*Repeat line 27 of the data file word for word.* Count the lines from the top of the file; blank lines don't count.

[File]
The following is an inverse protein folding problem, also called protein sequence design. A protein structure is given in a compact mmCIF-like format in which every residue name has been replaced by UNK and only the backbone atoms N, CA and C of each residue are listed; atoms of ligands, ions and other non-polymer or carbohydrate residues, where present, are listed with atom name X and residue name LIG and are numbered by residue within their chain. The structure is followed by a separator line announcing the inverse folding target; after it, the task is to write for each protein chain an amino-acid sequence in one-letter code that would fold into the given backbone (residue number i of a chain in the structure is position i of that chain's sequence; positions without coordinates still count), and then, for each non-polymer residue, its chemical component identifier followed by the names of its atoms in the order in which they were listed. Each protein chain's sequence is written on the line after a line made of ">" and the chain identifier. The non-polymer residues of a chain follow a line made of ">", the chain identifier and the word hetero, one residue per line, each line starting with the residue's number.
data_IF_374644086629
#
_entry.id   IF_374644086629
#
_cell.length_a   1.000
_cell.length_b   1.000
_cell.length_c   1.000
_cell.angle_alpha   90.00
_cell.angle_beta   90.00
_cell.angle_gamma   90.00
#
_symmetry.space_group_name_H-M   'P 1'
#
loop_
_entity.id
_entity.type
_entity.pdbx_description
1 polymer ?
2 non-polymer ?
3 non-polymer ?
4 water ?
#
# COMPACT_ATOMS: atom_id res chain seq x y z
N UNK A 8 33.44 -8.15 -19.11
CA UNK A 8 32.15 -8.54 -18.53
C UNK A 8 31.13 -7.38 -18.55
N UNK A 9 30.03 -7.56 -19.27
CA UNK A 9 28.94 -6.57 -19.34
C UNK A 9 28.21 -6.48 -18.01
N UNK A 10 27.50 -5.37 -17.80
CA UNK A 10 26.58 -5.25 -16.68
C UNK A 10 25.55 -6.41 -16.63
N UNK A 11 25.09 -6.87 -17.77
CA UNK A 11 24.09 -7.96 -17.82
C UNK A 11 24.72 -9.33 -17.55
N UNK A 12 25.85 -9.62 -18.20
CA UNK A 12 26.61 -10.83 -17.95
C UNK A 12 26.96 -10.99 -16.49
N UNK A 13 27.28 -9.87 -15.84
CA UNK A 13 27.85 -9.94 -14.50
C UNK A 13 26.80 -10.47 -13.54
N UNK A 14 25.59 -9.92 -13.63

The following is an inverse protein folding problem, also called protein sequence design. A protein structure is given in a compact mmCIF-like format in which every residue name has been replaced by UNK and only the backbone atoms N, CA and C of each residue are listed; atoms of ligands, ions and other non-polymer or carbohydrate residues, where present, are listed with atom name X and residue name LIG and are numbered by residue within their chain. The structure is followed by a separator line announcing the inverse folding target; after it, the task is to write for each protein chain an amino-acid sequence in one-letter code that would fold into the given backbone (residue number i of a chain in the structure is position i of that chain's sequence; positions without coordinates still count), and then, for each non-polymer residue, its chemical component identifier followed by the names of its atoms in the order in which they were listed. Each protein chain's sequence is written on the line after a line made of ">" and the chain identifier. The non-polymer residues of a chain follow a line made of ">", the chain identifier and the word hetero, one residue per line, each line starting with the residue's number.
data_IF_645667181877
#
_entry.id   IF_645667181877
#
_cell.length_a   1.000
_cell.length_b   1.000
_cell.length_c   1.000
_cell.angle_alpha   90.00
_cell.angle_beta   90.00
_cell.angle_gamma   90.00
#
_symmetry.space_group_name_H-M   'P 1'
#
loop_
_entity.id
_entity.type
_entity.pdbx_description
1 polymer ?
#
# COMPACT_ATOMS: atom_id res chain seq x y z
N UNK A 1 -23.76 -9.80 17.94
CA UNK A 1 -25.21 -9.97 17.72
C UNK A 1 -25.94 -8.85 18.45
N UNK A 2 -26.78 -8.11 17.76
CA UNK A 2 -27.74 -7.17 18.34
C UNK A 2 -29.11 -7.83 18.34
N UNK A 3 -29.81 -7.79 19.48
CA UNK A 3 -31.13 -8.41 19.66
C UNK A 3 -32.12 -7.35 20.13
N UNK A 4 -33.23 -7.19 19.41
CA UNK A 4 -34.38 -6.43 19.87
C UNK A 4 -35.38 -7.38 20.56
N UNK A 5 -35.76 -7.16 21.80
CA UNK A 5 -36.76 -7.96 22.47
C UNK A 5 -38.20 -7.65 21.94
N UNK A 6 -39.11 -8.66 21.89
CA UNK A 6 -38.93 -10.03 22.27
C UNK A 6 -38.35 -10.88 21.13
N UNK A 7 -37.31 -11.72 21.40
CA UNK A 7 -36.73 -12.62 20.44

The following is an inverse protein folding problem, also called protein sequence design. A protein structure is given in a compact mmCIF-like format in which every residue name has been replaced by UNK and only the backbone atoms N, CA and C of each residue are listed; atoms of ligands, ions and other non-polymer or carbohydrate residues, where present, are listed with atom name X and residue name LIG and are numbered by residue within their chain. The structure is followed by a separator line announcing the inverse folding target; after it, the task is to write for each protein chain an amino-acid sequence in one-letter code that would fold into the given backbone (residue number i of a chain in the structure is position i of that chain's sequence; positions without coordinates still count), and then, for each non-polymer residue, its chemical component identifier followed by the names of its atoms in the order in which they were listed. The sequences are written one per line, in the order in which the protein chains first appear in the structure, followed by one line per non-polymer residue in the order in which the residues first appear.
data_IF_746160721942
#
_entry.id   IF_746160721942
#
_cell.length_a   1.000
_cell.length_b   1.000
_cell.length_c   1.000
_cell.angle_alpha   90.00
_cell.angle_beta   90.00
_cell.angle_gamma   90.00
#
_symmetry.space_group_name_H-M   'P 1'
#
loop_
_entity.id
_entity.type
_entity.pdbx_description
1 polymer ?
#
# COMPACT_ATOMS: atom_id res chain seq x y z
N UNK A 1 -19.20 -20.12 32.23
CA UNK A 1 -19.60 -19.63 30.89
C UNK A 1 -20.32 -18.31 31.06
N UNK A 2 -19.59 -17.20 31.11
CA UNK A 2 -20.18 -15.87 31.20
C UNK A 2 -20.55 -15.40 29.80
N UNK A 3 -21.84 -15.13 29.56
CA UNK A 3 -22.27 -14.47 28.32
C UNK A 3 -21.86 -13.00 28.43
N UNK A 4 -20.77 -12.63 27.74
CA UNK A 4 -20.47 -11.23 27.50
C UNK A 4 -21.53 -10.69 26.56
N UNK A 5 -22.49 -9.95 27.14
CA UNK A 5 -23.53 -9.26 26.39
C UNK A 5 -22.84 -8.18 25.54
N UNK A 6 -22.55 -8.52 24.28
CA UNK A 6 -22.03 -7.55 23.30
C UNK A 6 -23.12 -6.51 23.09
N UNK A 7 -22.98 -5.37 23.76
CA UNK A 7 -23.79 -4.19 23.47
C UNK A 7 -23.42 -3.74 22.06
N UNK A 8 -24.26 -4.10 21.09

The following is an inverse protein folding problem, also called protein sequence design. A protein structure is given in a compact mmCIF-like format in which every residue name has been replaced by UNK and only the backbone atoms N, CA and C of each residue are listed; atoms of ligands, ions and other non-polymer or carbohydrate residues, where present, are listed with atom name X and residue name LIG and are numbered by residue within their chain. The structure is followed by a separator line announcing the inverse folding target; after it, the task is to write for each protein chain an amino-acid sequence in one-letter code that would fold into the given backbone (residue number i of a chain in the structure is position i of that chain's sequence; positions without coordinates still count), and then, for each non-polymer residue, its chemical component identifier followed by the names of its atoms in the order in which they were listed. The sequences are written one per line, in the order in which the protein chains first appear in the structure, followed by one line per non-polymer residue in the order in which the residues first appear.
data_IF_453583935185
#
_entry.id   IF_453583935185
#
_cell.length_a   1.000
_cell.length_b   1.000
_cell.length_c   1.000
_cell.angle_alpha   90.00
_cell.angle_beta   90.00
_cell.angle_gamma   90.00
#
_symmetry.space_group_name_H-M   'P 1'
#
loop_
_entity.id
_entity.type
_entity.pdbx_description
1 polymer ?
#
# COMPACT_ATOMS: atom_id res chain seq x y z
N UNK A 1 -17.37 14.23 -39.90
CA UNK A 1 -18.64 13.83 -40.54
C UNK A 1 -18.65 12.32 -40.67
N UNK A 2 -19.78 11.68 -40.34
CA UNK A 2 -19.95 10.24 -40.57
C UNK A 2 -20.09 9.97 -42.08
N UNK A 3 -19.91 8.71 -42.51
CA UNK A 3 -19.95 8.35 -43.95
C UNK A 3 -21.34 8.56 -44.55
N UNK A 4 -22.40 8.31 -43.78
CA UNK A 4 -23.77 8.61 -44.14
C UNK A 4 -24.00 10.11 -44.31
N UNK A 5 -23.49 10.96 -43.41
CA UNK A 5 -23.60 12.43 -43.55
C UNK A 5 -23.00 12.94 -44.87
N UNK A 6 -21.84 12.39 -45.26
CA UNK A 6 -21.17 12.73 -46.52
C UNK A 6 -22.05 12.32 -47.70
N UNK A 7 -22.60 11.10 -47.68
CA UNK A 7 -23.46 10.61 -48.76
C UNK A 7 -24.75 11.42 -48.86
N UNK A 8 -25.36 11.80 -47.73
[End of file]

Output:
C UNK A 8 31.13 -7.38 -18.55